N.O. Chief Compass defends NOPD
BATON ROUGE, La.- Fed up with reports of mass desertion and criticism of tactics, New Orleans Police Superintendent Eddie Compass said Monday that his officers held their ground without food, water -- and even without ammunition in the aftermath of Hurricane Katrina.
''In the annals of history, no police department in the history of the world was asked to do what we (were) asked,'' Compass said with a mix of anger and pride, at the emergency operations center in Baton Rouge, the first time he left New Orleans since the storm hit and the city descended into chaos.
Two police officers killed themselves. Another was shot in the head. Compass said had to be rescued from eight feet of water and others had gotten infections from walking through the murky soup of chemicals and pollutants in flooded areas of the city.
But Compass denied police officers deserted in droves, acknowledging some officers abandoned their jobs but saying he didn't know how many. He said the department was doing a roll call and he would know how many walked off the job within a few days.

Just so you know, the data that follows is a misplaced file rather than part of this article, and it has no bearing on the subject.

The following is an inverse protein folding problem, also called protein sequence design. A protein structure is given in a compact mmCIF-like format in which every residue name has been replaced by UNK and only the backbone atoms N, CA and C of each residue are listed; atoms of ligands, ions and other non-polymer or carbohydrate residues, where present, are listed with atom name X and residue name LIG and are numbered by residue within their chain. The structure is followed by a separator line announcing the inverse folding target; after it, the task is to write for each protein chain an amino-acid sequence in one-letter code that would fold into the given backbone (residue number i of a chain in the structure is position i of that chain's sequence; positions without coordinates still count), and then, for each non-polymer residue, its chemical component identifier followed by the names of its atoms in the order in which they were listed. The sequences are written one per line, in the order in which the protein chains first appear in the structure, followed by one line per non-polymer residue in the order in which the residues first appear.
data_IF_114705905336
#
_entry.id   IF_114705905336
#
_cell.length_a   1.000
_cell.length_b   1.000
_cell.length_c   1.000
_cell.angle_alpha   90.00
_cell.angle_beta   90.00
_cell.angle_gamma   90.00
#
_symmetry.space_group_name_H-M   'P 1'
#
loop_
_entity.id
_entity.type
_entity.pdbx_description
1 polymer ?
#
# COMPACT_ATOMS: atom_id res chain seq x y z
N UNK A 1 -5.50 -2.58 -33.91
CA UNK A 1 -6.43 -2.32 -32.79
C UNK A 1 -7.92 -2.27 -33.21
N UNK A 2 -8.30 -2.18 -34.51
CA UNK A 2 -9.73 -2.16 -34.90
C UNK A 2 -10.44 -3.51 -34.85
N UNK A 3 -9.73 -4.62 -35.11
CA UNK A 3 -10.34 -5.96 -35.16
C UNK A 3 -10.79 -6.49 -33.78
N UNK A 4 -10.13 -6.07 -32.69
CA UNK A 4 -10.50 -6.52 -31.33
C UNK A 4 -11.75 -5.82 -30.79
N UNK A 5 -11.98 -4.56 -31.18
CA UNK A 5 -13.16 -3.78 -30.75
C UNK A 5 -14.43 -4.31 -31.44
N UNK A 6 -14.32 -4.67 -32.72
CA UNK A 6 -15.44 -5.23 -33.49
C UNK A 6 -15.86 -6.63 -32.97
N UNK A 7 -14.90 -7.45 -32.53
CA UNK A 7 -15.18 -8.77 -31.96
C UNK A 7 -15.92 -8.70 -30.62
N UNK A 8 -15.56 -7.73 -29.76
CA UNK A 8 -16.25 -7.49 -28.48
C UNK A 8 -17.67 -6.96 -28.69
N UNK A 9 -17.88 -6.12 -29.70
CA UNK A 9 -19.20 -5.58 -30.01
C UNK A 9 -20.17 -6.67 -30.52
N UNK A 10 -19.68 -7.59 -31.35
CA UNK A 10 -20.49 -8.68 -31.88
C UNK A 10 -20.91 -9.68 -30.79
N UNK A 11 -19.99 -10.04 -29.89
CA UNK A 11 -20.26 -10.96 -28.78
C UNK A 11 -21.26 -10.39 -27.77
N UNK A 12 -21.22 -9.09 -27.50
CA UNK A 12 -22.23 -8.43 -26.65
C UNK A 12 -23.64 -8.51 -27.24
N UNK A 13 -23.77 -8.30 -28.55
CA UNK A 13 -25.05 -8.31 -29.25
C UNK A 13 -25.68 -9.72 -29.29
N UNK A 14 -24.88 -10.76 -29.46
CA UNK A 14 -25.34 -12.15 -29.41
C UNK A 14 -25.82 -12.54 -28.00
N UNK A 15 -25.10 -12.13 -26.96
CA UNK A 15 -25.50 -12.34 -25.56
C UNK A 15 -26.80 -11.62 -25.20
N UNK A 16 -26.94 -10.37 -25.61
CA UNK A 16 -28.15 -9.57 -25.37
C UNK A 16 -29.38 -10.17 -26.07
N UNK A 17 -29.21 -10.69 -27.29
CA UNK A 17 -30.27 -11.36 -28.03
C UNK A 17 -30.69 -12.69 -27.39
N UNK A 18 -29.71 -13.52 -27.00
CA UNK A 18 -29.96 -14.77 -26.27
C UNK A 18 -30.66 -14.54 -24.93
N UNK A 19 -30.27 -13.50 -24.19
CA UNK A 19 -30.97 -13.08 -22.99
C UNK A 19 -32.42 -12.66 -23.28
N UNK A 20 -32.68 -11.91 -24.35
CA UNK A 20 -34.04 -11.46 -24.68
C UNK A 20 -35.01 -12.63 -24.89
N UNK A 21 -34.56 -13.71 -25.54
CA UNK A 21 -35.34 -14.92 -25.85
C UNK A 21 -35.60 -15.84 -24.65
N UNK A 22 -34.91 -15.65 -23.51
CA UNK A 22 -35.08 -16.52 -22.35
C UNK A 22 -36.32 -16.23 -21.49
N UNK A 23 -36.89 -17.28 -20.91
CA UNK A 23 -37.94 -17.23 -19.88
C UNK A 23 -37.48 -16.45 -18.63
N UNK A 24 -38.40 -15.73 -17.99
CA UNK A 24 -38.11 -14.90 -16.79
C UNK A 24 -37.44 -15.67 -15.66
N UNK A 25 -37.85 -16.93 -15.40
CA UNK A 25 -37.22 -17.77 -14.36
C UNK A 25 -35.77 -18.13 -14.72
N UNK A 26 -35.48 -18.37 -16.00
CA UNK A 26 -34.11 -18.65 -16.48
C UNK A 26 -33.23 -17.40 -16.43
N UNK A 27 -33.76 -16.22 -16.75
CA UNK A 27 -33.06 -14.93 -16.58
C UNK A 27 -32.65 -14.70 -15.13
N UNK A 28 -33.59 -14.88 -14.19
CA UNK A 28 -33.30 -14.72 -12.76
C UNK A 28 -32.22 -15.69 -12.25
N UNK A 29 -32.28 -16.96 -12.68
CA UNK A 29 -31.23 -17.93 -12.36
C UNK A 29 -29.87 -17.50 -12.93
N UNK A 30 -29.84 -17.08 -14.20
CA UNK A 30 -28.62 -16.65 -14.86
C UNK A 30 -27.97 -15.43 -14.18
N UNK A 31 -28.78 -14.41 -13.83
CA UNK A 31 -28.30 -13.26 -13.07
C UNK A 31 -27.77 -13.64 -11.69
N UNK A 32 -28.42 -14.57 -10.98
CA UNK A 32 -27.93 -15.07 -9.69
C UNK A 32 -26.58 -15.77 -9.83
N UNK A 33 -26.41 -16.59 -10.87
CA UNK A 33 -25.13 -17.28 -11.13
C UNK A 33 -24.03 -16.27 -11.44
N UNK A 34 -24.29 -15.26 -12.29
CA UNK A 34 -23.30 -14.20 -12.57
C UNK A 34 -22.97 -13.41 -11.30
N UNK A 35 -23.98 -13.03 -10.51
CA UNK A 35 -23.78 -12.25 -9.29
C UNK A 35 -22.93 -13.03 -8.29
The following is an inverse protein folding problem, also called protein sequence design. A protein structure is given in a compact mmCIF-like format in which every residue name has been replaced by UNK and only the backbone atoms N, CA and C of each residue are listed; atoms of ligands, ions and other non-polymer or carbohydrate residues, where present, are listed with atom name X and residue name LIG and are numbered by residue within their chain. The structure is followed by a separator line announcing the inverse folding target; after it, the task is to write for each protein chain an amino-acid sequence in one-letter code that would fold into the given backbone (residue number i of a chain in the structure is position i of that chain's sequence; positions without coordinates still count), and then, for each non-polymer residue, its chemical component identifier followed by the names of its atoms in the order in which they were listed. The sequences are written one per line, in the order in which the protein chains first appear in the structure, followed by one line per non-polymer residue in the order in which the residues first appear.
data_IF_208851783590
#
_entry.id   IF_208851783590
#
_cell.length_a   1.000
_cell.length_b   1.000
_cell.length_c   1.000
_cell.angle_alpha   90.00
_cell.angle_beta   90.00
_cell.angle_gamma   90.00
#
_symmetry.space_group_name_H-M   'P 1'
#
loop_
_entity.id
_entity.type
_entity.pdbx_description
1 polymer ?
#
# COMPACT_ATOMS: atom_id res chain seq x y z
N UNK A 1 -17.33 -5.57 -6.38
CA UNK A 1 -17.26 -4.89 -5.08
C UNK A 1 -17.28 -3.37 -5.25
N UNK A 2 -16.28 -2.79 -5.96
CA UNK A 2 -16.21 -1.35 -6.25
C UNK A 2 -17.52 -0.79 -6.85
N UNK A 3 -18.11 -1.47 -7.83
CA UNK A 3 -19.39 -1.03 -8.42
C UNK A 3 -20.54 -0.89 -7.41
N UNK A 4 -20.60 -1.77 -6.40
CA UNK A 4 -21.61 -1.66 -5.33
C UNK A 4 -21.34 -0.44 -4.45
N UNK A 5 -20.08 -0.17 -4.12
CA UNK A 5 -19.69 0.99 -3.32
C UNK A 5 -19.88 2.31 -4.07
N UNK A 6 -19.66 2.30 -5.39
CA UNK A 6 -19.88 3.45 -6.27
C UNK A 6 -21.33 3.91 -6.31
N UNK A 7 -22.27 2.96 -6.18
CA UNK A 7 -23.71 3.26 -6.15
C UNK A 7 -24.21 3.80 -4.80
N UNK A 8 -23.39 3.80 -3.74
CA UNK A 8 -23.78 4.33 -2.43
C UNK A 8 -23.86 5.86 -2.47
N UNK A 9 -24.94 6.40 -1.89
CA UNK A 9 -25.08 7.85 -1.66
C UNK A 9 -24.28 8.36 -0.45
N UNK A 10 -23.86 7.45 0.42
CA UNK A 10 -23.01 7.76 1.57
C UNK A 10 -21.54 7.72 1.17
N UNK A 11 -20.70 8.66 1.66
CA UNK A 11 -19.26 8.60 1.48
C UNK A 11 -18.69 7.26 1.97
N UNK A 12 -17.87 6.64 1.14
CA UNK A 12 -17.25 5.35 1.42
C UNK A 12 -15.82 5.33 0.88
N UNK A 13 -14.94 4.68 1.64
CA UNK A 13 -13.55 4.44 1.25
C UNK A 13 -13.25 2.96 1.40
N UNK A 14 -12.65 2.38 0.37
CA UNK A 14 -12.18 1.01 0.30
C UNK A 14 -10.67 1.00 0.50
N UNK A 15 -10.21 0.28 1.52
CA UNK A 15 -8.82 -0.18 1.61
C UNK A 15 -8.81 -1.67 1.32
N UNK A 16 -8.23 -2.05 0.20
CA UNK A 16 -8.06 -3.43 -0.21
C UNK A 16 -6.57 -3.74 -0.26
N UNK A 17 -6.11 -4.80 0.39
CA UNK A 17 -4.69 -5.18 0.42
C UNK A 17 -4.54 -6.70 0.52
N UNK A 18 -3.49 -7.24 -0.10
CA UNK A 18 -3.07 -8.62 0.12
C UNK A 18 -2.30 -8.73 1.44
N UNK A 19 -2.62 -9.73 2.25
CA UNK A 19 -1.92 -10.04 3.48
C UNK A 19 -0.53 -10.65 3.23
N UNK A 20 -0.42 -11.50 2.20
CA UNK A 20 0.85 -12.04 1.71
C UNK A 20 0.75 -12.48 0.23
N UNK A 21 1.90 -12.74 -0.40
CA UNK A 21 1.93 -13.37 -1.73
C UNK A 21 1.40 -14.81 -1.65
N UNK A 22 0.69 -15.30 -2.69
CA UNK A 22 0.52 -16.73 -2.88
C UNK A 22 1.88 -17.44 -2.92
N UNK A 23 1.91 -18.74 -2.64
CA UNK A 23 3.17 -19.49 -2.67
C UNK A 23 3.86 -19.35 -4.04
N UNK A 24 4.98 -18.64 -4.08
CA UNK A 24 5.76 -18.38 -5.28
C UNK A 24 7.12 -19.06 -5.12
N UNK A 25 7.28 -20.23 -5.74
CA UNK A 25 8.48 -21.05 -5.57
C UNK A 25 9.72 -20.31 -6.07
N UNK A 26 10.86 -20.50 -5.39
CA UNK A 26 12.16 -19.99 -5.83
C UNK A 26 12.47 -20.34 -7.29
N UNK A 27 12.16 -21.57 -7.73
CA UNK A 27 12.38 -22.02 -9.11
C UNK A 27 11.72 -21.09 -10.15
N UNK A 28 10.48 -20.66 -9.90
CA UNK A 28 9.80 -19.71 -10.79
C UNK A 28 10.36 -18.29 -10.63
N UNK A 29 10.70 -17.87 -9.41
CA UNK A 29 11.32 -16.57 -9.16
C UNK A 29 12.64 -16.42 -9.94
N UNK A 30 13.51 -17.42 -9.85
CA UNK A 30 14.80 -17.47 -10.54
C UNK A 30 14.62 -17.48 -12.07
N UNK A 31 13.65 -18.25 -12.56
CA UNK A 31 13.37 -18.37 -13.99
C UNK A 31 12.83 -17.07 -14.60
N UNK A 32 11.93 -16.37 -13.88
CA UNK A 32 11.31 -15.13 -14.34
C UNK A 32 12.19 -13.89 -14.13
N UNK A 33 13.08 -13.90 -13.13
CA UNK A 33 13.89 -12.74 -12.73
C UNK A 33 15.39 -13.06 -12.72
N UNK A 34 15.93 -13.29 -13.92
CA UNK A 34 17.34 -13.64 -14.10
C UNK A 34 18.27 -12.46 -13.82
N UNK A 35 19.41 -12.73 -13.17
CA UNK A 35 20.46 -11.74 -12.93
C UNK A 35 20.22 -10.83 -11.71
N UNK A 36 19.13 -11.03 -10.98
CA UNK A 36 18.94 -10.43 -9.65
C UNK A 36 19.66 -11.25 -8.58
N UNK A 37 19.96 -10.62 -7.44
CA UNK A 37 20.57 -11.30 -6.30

At a news conference earlier Monday in New Orleans, Deputy Police Superintendent Warren Riley said between 400 and 500 officers on the 1,600-member police force are unaccounted for, Riley said. Some lost their homes and some are looking for their families, Riley said.
''Some simply left because they said they could not deal with the catastrophe,'' Riley said.
Compass said New Orleans had police ''who made the ultimate sacrifice for this city.''
''We had no food. We had no water. We ran out of ammunition. We had no vehicles. We were fighting in waist deep water that was infected and polluted,'' he said.
The looting and criminal activity involved a small group of people preying on the weak after being thrust into evacuation areas with regular citizens, Compass said.
And as for reports that police officers stood by while women were raped and people were beaten, the police chief responded, ''Are you crazy? We did everything that was humanly possible to protect human life.''
Without communication or lights, at night or inside dark buildings officers had to follow the traces of light made by fired weapons and physically wrest the guns from individuals' hands, Compass said. He said he didn't know how many people were shot by police since Katrina came ashore.
When asked what he thought of federal and state officials' response to the storm, he didn't offer criticism.
''I'm not a bureaucrat. I'm a police chief. Those type of questions I don't really answer ... We needed more resources, but those resources didn't come,'' Compass said.